Our Top 10 Phil Collins albums list looks at one of the most successful artists to have a mega solo career while also being a member of one of the greatest rock bands of all time. By the time Phil Collins released his first single as a solo artist, the Genesis drummer-turned-vocalist was verging 30 and the polar opposite of what a megastar should look like. It didn’t stop him from becoming one though. He dominated the charts in the ’80s, releasing hit after hit and earning a reputation as one of the hardest working men in show business. His omnipresence would eventually prompt a backlash, fueled by negative press attention and accusations of blandness from his peers. But backlash or not, there’s no denying the impact Phil Collins had on the charts, nor the brilliance of much of his output. Here’s our take on the top 10 Phil Collins albums.
#10 – Going Back
In 2010, Phil Collins revisited the music of his youth with an album of Motown covers. He’s not attempted to put his own twist on the songs and were it not for his vocals, you’d be hard pushed to tell the difference between the original and the cover. It’s not exactly groundbreaking, but it’s pleasant enough listening.
#9 – Tarzan
Tarzan, the soundtrack to Disney’s 1999 blockbuster, has some truly epic songs. “Two Worlds” is particularly lovely, as is the multi-award-winning “You’ll Be in My Heart.” The problem is, even a great song can lose its appeal if you play it too often, and here, they get played to death. The numerous reprises and radio re-recordings might be designed to tap into as many different markets as possible, but they’re unnecessary, turning what would otherwise be one of Phil Collins‘ strongest collections of songs in years into a lame-duck of an album.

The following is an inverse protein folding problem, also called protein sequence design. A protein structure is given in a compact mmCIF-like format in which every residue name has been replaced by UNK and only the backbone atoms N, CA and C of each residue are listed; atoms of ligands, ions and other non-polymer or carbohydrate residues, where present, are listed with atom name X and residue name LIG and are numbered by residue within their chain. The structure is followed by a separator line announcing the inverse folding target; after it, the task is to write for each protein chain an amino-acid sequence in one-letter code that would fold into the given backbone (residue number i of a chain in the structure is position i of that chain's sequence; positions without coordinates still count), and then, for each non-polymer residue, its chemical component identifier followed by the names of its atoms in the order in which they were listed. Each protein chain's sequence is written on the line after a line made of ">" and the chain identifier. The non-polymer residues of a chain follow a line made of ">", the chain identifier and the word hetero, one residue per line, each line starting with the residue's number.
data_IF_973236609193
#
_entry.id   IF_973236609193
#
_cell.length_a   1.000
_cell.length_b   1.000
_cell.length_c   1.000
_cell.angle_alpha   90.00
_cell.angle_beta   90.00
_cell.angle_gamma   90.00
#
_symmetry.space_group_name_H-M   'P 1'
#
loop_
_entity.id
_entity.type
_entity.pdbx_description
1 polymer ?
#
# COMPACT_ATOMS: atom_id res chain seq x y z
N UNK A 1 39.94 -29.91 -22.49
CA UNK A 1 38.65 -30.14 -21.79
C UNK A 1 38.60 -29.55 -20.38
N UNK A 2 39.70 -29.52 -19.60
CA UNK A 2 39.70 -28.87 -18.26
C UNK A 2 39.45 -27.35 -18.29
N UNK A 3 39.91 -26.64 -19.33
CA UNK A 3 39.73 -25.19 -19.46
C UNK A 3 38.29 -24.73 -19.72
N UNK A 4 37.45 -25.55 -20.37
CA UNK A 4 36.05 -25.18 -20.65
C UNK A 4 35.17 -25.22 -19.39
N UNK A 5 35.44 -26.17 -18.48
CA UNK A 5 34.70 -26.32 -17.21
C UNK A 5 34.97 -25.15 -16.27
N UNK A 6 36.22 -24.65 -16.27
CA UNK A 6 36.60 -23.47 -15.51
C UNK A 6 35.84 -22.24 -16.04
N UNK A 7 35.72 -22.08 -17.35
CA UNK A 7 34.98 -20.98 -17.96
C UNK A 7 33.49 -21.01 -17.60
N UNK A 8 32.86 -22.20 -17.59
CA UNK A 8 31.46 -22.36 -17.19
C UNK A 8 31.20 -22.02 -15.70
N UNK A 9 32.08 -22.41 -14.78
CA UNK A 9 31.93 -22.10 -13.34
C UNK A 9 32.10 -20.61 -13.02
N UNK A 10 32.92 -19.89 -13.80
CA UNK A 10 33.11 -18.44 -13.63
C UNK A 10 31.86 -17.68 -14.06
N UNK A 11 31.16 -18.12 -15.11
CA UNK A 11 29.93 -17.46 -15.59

#8 – Testify
Testify, Phil Collins‘ seventh studio album, was a long time coming. When it finally arrived, it left a lot of fans wondering whether it was worth the wait. It’s not a bad album, but it is a predictable one. It’s nice, there are some admirable reflections on fatherhood, love (both of the lost and gained variety), and the world, and Phil Collins’ drumming is typically excellent. But it’s a little too safe and a little too mellow to be memorable. Whatever he’s trying to say with the album, he’s saying it too politely to be heard. A good album to listen to in an elevator, perhaps, but very few people’s idea of essential listening.
#7 – Dance Into the Light
Dance Into the Light was Phil Collins; first album after leaving Genesis and surviving a messy divorce. As the title implies (and the record’s tenor confirms), he’s feeling happy. There are a few weighty moments and the world music elements deserve to be taken seriously, but overall, it’s a bright, chipper album. Which would be fine, were it not about 20 minutes too long and almost utterly immemorable. It’s not a bad album when it’s playing, simply a difficult one to recall when it’s not.
#6 – Serious Hits… Live!
When it comes to live performers, Phil Collinsnhas always been head and shoulders above the competition. He rarely changes songs beyond the point that they stop being recognizable, he always delivers vocally, and he’s never short on enthusiasm. On Serious Hits… Live!, the quality and energy of his stage performances come across perfectly. All the big hits are here, from “Easy Lover” and “Sussudio” to “In the Air Tonight” and “You Can’t Hurry Love.” A solid album that lives up to its name.
#5 – Both Sides